If traveling through time was a possibility, fate would face a new challenge with time travelers hoping to change their destinies.
In “The Jacket,” directed by John Maybury, Jack Starks (Adrien Brody) attempts to reverse his own death. An injured veteran of the 1991 Gulf War, Starks suffers from occasional bouts of amnesia and therefore cannot adequately defend himself when wrongly accused of shooting and killing a cop. Starks, found not guilty by reason of insanity, is sentenced to an institution for the criminally insane.
Dr. Thomas Becker (Kris Kristofferson) tries an experimental treatment on Starks; putting him in straitjacket and enclosing him in a body drawer in the basement morgue sometimes for hours at a time. But while in the drawer, Starks finds he can transport himself several years into the future.
In 2007, he meets Jackie Price (Keira Knightley) who tells him that Jack Starks was found dead in 1993, on New Years Day. Now, Starks, while in the drawer, must work with Price to find out how he died, with the hopes of preventing it.
“The Jacket” uses an interesting technique while Starks is imprisoned in the drawer. Dark, extreme close-up shots of Brody’s teary eyes cut between quick flash cuts of bright colors of his memories, with loud and distorted sounds and voices, putting the audience right in the drawer with Stark in his moments of extreme anguish.
These tense moments in the drawer reveal a powerful performance by Brody, showing Starks’ fragile sanity cracking.
When Starks meets Price in the future, Brody shows a gentler, caring side to Starks with his kind looks and emotional attachment to a girl from his past.
Knightley also delivers a subtle yet strong performance as a distant and tortured soul. When Starks tries to introduce himself, she abruptly interrupts, saying, “Let’s not do the name thing. I don’t want to meet you. I may want to help you tonight, but I don’t want to know you.”
Knightley’s simple movements, like nervously curling her lower lip under while pondering the situation of this stranger claiming to be a dead man from the past, make her character more real. Price fears him, but is also intrigued by the possibility. Knightley also performs a perfect American accent, dropping her natural English dialect.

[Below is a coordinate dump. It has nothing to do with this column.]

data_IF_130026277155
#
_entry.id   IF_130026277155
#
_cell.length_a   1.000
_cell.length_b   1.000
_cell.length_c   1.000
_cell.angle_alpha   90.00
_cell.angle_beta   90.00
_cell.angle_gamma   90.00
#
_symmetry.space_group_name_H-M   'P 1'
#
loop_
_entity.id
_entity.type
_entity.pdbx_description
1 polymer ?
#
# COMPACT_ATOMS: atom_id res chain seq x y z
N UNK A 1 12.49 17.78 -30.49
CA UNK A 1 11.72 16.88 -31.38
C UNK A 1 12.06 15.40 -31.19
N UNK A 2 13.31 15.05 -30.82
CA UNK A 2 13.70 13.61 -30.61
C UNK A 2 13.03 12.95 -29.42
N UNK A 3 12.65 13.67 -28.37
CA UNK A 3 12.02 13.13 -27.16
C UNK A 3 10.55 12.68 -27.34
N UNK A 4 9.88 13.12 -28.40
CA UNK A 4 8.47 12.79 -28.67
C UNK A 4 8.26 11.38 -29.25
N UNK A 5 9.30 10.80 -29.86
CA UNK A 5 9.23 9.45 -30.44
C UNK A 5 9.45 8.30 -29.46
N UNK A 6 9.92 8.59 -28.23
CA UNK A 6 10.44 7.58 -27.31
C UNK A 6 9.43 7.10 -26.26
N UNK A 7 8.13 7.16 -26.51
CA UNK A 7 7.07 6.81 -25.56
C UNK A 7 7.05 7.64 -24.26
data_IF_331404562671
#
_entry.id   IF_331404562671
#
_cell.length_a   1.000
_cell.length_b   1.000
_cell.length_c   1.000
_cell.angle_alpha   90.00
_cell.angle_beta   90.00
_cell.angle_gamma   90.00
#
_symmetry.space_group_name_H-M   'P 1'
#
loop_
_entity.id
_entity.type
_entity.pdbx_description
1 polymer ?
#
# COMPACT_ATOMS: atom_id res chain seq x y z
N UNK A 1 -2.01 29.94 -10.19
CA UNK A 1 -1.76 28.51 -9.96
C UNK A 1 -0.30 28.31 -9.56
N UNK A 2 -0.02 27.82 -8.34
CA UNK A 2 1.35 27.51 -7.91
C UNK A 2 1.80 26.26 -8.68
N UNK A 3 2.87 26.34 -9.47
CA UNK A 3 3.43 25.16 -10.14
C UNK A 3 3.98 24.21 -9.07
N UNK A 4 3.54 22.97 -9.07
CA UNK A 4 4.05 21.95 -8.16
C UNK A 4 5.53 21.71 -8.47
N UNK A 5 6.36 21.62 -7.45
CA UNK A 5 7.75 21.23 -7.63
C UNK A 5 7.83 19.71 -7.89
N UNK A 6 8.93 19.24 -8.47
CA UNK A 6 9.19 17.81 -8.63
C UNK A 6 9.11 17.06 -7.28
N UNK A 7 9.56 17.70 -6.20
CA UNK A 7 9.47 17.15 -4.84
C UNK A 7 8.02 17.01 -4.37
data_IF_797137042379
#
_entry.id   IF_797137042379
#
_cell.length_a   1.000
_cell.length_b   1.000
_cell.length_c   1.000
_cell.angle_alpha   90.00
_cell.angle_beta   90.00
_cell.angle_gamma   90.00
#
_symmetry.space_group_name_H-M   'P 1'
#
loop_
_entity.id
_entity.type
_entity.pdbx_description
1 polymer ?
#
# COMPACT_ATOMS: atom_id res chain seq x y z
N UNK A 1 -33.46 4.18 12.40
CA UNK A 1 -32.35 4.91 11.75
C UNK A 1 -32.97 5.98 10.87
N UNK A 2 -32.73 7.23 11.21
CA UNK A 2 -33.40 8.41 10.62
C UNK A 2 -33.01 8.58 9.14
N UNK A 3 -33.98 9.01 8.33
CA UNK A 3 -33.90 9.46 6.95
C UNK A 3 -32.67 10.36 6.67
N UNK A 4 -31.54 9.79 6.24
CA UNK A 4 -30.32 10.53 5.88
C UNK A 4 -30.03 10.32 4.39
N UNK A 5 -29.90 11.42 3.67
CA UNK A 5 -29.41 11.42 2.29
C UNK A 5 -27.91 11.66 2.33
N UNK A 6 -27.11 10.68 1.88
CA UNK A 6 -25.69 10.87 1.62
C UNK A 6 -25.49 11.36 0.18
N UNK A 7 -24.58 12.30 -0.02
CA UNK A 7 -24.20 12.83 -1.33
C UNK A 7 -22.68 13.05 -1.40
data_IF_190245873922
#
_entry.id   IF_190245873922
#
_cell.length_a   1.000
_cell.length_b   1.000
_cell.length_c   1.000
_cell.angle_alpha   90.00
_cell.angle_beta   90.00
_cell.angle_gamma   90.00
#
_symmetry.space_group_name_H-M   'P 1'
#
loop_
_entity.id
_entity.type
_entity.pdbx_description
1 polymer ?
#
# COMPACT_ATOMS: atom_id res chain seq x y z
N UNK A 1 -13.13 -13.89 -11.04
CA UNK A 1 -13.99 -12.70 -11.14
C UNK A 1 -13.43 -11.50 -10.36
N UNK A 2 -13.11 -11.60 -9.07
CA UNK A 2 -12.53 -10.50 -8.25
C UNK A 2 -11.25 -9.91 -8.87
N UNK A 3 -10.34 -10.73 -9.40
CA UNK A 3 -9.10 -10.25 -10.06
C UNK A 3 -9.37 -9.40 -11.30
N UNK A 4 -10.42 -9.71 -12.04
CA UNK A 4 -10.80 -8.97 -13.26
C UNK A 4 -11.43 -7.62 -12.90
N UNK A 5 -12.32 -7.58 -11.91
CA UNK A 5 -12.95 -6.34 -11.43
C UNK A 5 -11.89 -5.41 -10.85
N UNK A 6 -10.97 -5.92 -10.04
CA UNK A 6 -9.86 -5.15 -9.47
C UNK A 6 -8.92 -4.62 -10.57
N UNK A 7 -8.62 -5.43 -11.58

The cast marks the films greatest strength, which hopefully might distract viewers from its major flaws.
Unfortunately, “The Jacket” suffers from the same problem as other stories that deal with the difficult concept of time travel namely impractical plot holes.
Starks learns something from a doctor in the future, which allows that same doctor to trust him enough to help him in the past. But the trouble is, this doctor received this information from Starks himself. Had Starks never traveled through time, she would not have been able to tell him what she did, and therefore he could not have learned the vital information. It’s a vicious circle that does not make sense if it is dwelled on too much.
Some people might argue that all this is up to interpretation as the entire scenario could take place in Starks’ head. He is, after all, in a mental institution and suffered head trauma in the war. But, if that is the case, it is a cheap way out.
“The Jacket” seems to be a cross between 2004’s “The Butterfly Effect” and 2000’s “Frequency.” However, the characters and dialogue of “The Jacket” were much more believable and real than “The Butterfly Effect” as its script was not as forced. However, “Frequency,” about a father and son speaking through time over a radio, had a more engaging relationship between the main characters. Starks and Price’s relationship seemed rushed and undeveloped, as the two hardly knew each other.
Still, “The Jacket” presents intriguing moments, like when Starks challenges Becker, whose treatments seem more like punishment. Becker tells Starks that he will pray for him, adding “Maybe God will pick up where the medicine left off.”
“You sure you know where to find him?” Starks retorts.
And as Starks travels through time, the question of whether it’s possible to change fate surfaces. In the end, the answer is a nicely mixed one.